I was originally a Theoretical Physicist: I got my BSc (Hons) from University of Sussex in 1977 and my PhD from University of Liverpool in 1980 (thesis title 'Heavy Quark Flavour Production in Hadronic Processes'). All my work during the PhD involved simulation of elementary particle behaviour, especially collisions, which meant lots of computer programming. In Fortran. Whilst doing this, I became more and more interested in the tools and environments for computer system development and not so interested in the physics.
So I decided to learn C and become a UNIX systems programmer. I have been fascinated by operating systems (especially low-level stuff like device drivers, processes and threads) ever since. As well as doing the UNIX systems stuff, I started to do some research on programming (especially embedded systems programming), programming languages and user interfaces and this led me quite naturally back into academia.
From October 1983 to 1996, I was on the academic staff at University College London (UCL) Computer Science Department. As you might expect my research was into programming and programming languages with emphasis on object orientation, concurrency, parallelism and human factors. I spent some fun time teaching programming and software engineering, researching and climbing the academic ladder reaching the dizzy heights of Reader in Software Engineering. From 1987, I ran the UCL part of the SPAN project (a large multi-national, multi-partner ESPRIT project) and in particular the development of the Solve parallel object-oriented programming language. When this project finished I ran the UC++ project which developed a parallel C++. This led me to be deeply involved with the EUROPA which attempted to create a Europe-wide standard for a parallel C++.
In 1996 I became Professor of Computing Science at King's College London (KCL). I was not only able to continue my research into programming languages and the programming process I was also able to initiate some research into music and audio technology and separately health and medical informatics. This was fun. From 1999-04-01 I became Head of Department and I had to focus on Administration which detracted from doing teaching and research and so lessened the fun.
Having created a sensible work–life balance (yeah, sure!) I seemed to be headed towards a cushy life until retirement when, in mid-1999 an old friend approached me and said 'Hey, why don't you take on this really serious challenge' which led me to leave academia in 2001 to become Chief Technology Officer at OneEighty Software Ltd and bring the ORIGIN technology into the world. OneEighty Software Ltd was an IP generating company whose principal product was ORIGIN-J which was an implementation of the Java Virtual Machine for extremely resource constrained systems. We did a lot of our work on smart cards which have to be the most brain damaged computing platforms ever conceived. Unfortunately, the product didn't get off the ground as the financial backers pulled out (somewhat unexpectedly).
After the demise of OneEighty Software I continued self-employed as an independent consultant, trainer and author. I also did much more book writing than I had previously which really was fun. As Terry Pratchett once wrote 'writing is the most fun anyone can have by themselves'.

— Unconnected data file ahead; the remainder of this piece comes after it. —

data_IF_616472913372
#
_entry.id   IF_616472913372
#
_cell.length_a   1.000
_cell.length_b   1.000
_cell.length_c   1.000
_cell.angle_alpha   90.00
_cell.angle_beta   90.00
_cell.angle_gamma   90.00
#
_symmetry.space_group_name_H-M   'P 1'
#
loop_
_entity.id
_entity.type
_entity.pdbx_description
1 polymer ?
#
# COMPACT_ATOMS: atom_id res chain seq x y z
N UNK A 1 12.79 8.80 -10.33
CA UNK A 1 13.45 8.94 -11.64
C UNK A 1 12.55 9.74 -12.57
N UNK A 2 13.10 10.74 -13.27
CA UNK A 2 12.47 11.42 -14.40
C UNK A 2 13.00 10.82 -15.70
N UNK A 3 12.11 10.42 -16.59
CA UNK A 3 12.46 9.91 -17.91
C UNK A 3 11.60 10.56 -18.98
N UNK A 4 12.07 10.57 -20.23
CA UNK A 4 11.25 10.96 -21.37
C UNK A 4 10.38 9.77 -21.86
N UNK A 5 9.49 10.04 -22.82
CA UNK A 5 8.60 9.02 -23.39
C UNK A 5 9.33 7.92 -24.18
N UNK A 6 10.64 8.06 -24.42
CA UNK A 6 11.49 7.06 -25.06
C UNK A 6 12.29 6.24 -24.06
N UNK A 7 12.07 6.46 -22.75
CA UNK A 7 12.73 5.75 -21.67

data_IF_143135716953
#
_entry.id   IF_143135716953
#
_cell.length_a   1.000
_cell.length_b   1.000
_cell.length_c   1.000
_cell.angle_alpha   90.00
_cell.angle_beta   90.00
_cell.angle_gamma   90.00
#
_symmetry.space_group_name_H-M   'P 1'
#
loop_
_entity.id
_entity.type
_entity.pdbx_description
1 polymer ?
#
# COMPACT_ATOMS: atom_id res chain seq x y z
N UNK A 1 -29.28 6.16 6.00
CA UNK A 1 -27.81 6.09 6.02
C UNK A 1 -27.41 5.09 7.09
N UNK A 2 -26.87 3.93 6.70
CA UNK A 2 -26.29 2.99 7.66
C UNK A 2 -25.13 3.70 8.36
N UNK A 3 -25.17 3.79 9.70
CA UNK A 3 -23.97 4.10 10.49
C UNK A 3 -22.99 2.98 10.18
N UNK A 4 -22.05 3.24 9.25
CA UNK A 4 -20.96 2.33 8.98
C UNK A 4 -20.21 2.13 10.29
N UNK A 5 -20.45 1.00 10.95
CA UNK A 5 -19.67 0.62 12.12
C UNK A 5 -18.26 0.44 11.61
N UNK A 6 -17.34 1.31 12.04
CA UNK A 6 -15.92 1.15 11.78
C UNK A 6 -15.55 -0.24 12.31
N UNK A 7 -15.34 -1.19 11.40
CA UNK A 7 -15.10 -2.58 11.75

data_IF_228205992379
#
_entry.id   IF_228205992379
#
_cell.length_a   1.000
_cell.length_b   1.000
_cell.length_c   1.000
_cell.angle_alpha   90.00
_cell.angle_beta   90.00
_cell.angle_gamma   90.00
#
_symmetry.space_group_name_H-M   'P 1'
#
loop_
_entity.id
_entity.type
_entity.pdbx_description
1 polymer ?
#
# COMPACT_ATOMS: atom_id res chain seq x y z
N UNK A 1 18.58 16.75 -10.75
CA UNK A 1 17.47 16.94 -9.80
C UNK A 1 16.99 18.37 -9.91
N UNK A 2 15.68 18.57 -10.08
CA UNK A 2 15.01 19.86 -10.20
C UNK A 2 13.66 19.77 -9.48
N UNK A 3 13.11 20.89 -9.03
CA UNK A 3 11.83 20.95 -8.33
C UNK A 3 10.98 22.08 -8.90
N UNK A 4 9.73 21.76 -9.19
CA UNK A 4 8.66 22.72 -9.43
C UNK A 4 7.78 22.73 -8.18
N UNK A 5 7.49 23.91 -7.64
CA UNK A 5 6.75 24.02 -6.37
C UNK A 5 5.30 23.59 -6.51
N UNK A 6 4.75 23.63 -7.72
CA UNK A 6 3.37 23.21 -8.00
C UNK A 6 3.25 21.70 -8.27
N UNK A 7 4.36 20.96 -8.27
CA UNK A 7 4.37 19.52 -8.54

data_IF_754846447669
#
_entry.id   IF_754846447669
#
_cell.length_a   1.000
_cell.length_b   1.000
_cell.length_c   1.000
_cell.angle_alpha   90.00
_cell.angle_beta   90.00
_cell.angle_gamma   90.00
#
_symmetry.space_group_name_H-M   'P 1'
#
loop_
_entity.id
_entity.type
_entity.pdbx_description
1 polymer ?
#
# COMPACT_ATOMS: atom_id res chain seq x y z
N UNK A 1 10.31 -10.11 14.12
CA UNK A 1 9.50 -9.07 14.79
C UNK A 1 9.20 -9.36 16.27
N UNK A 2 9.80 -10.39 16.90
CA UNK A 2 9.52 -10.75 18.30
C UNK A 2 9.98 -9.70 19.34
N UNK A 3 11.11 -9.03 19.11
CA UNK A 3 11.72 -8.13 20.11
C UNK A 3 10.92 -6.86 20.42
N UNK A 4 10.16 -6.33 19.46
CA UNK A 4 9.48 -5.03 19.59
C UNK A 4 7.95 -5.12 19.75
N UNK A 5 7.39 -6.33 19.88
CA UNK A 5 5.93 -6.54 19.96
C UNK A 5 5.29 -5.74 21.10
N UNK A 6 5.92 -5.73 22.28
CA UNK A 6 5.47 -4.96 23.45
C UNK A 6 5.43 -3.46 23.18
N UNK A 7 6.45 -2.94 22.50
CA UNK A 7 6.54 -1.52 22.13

I was also involved in other businesses: since 1999 I had been Managing Director of It'z Interactive Ltd which was a company providing computing infrastructure support and contract system development work for small businesses with particular emphasis on free and open source software (FOSS). Unfortunately there was insufficient business to keep It'z Interactive Ltd going so I closed the company.
Of course the world moves on, and multicore processors are the new thing. Parallelism has finally arrived to all computers. Myself and some colleagues took this as an opportunity to start a consultancy practice Concertant LLP. We provided consultancy, analysis, and management on all aspects of parallelism and concurrency in computer systems. Sadly, the aftermath of the financial crash in 2008 meant that there was insufficient business to keep Concertant going so we disbanded the partnership.
I have been heavily involved with the Groovy community since 2004. I wrote and maintain Gant, which was an integral component in Grails until Grails version 3. Gant spawned Gradle, and led to Groovy becoming a front end to Ant and Maven -- the Groovy front end to Ant is a fork of Gant.
Since 2006, I have been involved in the UK and European Python communities. Initially this was because of my use and involvement with SCons, and Waf, but this extended to Python training and involvement with the PyCon UK activity.
I am increasingly involved with technology transfer of Communicating Sequential Processes (CSP) and Dataflow Model as architectures for harnessing the rampant parallelism that is now the norm since Intel and AMD started the Multicore Revolution. I am involved with Python CSP (a CSP framework for Python), GPars (a parallelism framework for Groovy) and, increasingly, D (the replacement for C++), Go (the new language being developed that has its core team in Google), Scala (a Java replacement), Ceylon (a Java replacement), and Kotlin (a Java replacement). (If you are interested in introductory, intermediate or advanced Groovy, Python, Go or GPars workshops please email me.)
I decided to retire on grounds of ill health at the end of financial year 2016–2017. So since 2019-04-01 I have not been undertaking any paid work. I have though been developing Me TV a desktop application for watching DVB implemented using Rust, gtk-rs, and gstreamer-rs, as well as contributing to GStreamer and the MPEG-TS library.
To date I have written the following textbooks:
Russel Winder (1991) Developing C++ Software, John Wiley & Sons.
Russel Winder (1993) Developing C++ Software, second edition, John Wiley & Sons.